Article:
The two expensive newcomers spent the ninety minutes sat on the bench and, while they can hardly be called spectacular successes since arriving at Cardiff, the two of them have offered a more likely way of us finidng a goal than someone who was thrown in at the deep end having been playing at a level three below the Premier League for five months surely?
Indeed, with Paterson dispatched to the right following Healey’s introduction, we were treated to the bizzare sight of our striker taking a long throw in as Aron Gunnarsson joined the fifteen or more players in the penalty area contesting for the ball as it dropped our of the sky.
It was desperate stuff on one of those occasions when Neil Warnock’s Cardiff team can look clumsy, musclebound Goliaths trying to come to terms with sprightly and mobile Davids, except this time Huddersfield weren’t particularly sprightly and mobile – we just made them look that way.
With Victor Camarasa a long way short of the standards he set at Palace and Leicester (to be fair, he was affected by injury like Paterson and only played because he said he was fit enough to) , City’s midfield had one of their headless chicken days when poise and composure are completely absent and so it was hard to be too critical of the the players in front of them, because they were reduced to chasing hacked balls forward in the hope that a defender might make a mess of the simple defensive tasks required to deal with such clueless play.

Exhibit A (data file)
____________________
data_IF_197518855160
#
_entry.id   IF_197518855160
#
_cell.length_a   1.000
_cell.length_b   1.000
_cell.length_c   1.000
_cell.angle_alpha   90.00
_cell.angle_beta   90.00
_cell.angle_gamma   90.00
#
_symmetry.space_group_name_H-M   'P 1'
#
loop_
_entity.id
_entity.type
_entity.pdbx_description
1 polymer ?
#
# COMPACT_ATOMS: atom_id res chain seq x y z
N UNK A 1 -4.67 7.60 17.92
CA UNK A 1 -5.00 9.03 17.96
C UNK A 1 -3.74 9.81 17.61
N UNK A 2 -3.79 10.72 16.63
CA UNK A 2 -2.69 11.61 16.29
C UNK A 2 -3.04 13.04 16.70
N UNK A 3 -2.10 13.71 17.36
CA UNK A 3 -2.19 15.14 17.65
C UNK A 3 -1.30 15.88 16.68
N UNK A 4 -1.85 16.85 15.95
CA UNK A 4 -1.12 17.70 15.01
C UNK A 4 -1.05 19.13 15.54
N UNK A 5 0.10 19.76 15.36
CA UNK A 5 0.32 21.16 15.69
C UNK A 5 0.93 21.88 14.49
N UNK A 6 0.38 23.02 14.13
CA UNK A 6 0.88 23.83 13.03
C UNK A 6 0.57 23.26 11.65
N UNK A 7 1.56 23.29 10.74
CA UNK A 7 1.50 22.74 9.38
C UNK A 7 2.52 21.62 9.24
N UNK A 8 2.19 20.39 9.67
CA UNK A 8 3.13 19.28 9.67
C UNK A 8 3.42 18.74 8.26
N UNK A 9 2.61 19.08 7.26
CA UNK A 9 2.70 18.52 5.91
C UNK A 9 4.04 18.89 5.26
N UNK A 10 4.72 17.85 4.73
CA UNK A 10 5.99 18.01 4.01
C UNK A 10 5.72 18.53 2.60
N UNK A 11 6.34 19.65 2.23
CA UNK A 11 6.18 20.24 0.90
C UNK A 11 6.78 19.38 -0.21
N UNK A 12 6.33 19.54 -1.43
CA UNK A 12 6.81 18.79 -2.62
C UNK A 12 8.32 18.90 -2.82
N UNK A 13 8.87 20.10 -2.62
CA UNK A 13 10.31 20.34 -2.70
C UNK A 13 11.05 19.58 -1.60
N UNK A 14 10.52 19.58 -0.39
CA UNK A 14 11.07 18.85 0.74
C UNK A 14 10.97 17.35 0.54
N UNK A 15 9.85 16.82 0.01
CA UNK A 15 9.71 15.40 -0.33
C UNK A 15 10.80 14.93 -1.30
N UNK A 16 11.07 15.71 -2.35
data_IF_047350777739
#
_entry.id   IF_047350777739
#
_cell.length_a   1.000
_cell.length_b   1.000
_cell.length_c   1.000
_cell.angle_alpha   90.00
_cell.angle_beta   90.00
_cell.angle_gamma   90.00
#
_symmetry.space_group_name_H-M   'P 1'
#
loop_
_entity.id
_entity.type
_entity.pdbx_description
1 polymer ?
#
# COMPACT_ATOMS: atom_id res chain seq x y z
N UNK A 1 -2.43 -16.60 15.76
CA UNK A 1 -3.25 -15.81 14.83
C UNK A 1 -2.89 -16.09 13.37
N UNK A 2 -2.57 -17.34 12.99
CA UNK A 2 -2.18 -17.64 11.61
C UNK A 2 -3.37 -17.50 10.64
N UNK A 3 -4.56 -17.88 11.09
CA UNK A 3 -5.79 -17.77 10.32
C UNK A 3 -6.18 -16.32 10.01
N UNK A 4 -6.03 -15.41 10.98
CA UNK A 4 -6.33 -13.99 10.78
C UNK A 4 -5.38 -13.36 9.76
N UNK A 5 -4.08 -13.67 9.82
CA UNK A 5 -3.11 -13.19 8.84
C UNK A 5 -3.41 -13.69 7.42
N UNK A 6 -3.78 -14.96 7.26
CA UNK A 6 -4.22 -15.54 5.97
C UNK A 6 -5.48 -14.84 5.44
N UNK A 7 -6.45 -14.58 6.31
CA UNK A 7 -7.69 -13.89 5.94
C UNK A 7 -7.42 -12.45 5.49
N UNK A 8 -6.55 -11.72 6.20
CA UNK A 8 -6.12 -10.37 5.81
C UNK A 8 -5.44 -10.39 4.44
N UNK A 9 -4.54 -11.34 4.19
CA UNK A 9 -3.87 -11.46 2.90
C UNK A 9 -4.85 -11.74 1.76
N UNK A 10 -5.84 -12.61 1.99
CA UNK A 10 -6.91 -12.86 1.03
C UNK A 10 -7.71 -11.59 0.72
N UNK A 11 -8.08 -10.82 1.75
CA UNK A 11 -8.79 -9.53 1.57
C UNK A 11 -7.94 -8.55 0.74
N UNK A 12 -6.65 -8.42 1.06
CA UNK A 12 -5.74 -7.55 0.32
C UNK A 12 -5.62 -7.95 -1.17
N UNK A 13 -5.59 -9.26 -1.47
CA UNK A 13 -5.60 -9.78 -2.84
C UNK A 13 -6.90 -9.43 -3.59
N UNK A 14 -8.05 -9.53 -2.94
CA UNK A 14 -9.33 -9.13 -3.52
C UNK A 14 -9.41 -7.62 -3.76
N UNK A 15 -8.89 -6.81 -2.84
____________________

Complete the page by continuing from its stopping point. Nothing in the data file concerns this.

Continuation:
Thankfully, City were pretty solid defensively as a clean sheet was kept for the third time in four league matches. Of course, luck was on our side when the erratic referee was persuaded that Florent Hadergjonaj had fouled Bennett rather than the other way around – by that I mean it’s so rare to see a ref change a decision like that, rather than as a comment on the merits of the penalty shout (from my view about a hundred yards away, it looked like Bennett had fouled Hadergjonaj with the question being whether the offence had occured in the penalty area or not).
Apart from that though, we defended a series of Huddersfield corners (more than a half of their goals this season have come from set pieces) well and, under different circumstnaces, I’d be saying that we could head up to Newcastle to play a side that really struggles in front of goal in home games with a degree of confidence. However, unless Camarasa can come up with a worldy like the one he got at Leicester, we’re going through a phase where it’s hard to see where the next goal is coming from and our midfield especially will have to play a lot better than they did today for us to get anything from the game.
At least it was a good day for my two Rhondda teams as Blaenrhondda FC and Ton Pentre recorded 3-2 away wins. I would have been better off nipping over to Whitchurch to watch the former’s win which keeps them well in the chase to finish second in their league, while Ton’s win at Undy Athletic takes them to what I think is a season’s high twelfth place in the sixteen team Welsh LeagueDivision One with Pontypridd Town and Taff’s Well amomg the sides below them.